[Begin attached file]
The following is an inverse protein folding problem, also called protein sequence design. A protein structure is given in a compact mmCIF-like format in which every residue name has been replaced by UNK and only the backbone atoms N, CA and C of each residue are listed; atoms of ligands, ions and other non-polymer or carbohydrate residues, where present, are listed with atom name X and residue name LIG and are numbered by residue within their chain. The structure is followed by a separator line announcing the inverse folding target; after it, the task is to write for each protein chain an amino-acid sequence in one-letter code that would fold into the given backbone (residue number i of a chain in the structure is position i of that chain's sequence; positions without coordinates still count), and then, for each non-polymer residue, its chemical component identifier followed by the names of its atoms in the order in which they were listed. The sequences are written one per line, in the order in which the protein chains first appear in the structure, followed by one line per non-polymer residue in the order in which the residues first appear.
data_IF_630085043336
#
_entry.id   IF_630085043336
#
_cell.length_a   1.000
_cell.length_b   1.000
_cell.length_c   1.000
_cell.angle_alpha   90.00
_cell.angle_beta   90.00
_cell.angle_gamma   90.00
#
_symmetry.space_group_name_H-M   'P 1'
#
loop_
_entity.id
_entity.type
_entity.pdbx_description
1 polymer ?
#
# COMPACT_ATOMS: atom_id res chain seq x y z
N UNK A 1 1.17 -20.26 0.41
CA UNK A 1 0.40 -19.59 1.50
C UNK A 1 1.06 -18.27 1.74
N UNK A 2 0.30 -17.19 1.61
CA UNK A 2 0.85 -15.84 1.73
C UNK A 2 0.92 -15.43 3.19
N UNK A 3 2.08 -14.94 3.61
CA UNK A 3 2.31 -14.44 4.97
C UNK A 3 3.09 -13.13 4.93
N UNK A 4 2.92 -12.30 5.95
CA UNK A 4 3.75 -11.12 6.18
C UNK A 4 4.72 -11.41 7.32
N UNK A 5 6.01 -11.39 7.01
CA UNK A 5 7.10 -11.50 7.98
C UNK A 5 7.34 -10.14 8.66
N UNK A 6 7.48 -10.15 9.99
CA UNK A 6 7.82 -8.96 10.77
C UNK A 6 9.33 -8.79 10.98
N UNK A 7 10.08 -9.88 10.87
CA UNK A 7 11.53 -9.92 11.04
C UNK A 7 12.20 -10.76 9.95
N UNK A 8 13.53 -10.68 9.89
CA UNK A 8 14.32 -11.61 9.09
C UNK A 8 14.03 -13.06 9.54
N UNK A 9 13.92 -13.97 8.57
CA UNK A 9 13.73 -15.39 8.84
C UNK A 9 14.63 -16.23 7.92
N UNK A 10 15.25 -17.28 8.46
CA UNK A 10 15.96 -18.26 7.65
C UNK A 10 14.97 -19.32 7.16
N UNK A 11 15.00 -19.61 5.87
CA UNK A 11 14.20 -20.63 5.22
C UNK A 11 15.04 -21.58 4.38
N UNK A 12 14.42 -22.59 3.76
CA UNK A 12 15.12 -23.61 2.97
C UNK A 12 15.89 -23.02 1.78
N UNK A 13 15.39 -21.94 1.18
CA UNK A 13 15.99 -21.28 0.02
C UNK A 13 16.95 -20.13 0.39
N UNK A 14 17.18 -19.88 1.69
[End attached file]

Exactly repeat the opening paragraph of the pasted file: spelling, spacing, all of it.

The following is an inverse protein folding problem, also called protein sequence design. A protein structure is given in a compact mmCIF-like format in which every residue name has been replaced by UNK and only the backbone atoms N, CA and C of each residue are listed; atoms of ligands, ions and other non-polymer or carbohydrate residues, where present, are listed with atom name X and residue name LIG and are numbered by residue within their chain. The structure is followed by a separator line announcing the inverse folding target; after it, the task is to write for each protein chain an amino-acid sequence in one-letter code that would fold into the given backbone (residue number i of a chain in the structure is position i of that chain's sequence; positions without coordinates still count), and then, for each non-polymer residue, its chemical component identifier followed by the names of its atoms in the order in which they were listed. The sequences are written one per line, in the order in which the protein chains first appear in the structure, followed by one line per non-polymer residue in the order in which the residues first appear.